Emma Bowman

Texas officials say all fires have been mostly extinguished at the Arkema chemical plant in the flood-ravaged Houston area after authorities launched controlled burns Sunday. Hurricane Harvey had damaged the plant, triggering several fires already.

The six remaining trailers were ignited at the Arkema plant in Crosby, Texas.

Updated at 8:20 p.m. ET

John Ashbery, a Pulitzer Prize-winning poet known for his surrealist, confounding works, has died at age 90.

The poet died of natural causes in his Hudson, N.Y., home early Sunday, confirms Farrar, Straus & Giroux, the publicist for a new Ashbery biography.

North Korea says it's developed a "super explosive" hydrogen bomb that fits on an intercontinental ballistic missile, according to multiple media reports citing the country's state news agency.

During a visit to the country's Nuclear Weapons Institute, North Korean leader Kim Jong Un watched as the purported H-bomb was loaded into a new ICBM.

Photos released by the Korean Central News Agency show Kim observing a silver, bulbous metal casing. KCNA claims it's a "homemade" H-bomb with "super explosive power," according the Associated Press:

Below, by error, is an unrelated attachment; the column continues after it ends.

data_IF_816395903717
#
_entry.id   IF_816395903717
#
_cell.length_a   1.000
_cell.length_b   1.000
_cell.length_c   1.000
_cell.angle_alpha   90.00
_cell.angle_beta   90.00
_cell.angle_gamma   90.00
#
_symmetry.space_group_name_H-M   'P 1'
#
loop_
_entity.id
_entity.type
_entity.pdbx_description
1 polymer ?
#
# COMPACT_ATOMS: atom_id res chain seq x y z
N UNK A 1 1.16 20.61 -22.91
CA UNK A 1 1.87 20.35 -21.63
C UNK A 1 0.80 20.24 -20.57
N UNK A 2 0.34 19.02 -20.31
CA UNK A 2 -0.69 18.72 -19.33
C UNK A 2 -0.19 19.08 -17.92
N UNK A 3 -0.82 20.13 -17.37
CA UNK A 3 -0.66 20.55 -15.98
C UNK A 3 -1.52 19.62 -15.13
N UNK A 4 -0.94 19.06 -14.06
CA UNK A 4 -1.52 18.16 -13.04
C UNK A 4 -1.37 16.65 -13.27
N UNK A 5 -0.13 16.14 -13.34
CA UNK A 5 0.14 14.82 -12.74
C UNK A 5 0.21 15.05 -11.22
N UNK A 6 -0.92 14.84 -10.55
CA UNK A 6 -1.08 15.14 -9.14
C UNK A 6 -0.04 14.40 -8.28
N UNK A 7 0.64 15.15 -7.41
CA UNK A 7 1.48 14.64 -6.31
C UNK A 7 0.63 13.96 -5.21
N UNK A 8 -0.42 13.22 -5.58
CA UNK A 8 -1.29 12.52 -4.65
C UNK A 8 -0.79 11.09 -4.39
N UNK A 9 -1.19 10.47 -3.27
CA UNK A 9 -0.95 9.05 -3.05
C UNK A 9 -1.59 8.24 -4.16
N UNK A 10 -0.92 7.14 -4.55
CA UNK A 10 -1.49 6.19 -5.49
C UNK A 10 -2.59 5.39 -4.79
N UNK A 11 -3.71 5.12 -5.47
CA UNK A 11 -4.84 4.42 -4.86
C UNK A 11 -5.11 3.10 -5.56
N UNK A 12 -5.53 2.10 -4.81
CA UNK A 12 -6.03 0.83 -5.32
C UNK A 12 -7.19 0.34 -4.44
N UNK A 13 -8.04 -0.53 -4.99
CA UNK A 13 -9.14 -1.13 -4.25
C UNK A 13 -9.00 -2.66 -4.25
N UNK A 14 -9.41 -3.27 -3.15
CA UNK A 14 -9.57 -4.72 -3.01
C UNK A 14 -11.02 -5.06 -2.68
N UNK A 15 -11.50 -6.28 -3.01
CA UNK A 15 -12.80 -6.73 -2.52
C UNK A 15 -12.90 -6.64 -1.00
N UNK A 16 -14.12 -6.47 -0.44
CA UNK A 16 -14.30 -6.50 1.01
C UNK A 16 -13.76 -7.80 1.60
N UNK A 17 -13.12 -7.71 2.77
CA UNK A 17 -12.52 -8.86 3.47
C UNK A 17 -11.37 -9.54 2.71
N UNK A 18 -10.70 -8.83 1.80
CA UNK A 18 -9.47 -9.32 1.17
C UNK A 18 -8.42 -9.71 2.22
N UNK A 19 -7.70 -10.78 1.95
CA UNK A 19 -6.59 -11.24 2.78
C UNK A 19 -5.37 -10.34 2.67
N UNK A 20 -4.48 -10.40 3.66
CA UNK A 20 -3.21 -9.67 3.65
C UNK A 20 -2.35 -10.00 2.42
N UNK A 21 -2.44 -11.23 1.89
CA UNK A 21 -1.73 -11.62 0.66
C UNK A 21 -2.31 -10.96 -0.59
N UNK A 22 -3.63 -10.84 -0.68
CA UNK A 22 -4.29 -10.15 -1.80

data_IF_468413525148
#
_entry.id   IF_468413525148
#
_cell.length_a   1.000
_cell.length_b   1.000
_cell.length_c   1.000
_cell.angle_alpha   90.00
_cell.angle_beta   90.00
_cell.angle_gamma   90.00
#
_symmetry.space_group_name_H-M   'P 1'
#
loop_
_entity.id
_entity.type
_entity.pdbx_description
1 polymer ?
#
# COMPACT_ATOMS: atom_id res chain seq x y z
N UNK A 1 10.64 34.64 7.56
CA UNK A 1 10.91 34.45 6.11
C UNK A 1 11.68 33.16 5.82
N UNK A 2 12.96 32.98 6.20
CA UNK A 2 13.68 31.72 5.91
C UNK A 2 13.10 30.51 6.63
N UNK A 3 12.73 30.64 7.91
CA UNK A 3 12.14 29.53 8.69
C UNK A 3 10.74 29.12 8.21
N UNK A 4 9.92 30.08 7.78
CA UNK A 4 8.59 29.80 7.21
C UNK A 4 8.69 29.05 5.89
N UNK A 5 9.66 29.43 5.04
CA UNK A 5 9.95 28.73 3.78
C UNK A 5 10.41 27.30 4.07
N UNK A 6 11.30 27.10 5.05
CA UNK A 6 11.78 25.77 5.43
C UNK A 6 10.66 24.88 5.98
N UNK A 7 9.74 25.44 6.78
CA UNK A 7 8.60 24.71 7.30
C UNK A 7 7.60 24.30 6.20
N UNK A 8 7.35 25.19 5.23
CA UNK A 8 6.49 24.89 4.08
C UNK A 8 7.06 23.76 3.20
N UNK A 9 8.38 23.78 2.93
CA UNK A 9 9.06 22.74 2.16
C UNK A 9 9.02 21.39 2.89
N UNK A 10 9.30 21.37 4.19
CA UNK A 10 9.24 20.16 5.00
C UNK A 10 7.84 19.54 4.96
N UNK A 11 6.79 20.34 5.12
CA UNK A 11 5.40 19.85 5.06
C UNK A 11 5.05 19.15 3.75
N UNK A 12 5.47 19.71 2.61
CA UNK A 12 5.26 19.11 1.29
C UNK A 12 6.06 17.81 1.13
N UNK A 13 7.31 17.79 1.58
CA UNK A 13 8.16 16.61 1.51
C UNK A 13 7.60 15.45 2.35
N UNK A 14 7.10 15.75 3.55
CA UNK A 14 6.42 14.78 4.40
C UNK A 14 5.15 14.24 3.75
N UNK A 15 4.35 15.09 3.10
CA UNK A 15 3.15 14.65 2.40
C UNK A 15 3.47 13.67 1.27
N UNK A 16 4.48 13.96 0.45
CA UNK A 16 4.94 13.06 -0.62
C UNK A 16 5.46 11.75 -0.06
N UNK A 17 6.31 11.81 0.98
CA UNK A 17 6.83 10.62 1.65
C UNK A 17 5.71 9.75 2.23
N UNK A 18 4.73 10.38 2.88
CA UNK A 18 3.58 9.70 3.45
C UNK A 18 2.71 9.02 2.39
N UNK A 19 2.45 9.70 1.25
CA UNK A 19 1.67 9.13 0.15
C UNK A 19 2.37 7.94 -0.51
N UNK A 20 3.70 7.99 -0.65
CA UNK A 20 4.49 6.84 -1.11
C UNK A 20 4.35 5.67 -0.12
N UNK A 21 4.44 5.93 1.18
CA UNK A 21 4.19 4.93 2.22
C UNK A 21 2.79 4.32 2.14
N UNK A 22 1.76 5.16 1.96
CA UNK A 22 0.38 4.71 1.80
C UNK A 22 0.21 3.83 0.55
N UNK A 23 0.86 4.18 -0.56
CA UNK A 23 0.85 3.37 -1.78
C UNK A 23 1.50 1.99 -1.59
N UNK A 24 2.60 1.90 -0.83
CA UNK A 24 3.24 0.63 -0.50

A mostly peaceful demonstration turned violent in Berkeley, Calif., when left-wing counterprotesters clashed with right-wing protesters and Trump supporters on Sunday.

Thousands of people held a Rally Against Hate in response to a planned right-wing protest that never got off the ground.

During the hours-long event, counterprotesters marched and chanted "No Trump, no KKK, no fascist USA," among other slogans. But several Trump supporters and right-wing demonstrators were also chased away by groups, who chanted "Nazis go home."

Uber has appointed Expedia CEO Dara Khosrowshahi to be its new chief executive, a source familiar with the ride-sharing company tells NPR.

Khosrowshahi has been at the travel company Expedia for more than a decade, reports NPR's Aarti Shahani. He steps into the role at a tumultuous time, as Uber seeks to fill a leadership vacuum. Co-founder Travis Kalanick resigned under pressure in June, though he remains on the company's board.

Last weekend, when white nationalists descended on Charlottesville to protest, it was clear that almost exclusively white, young males comprised the so-called alt-right movement — there were women, but very few.

So where were the white women who weren't out protesting in the streets?

For the most part, journalist Seyward Darby discovered, they're online.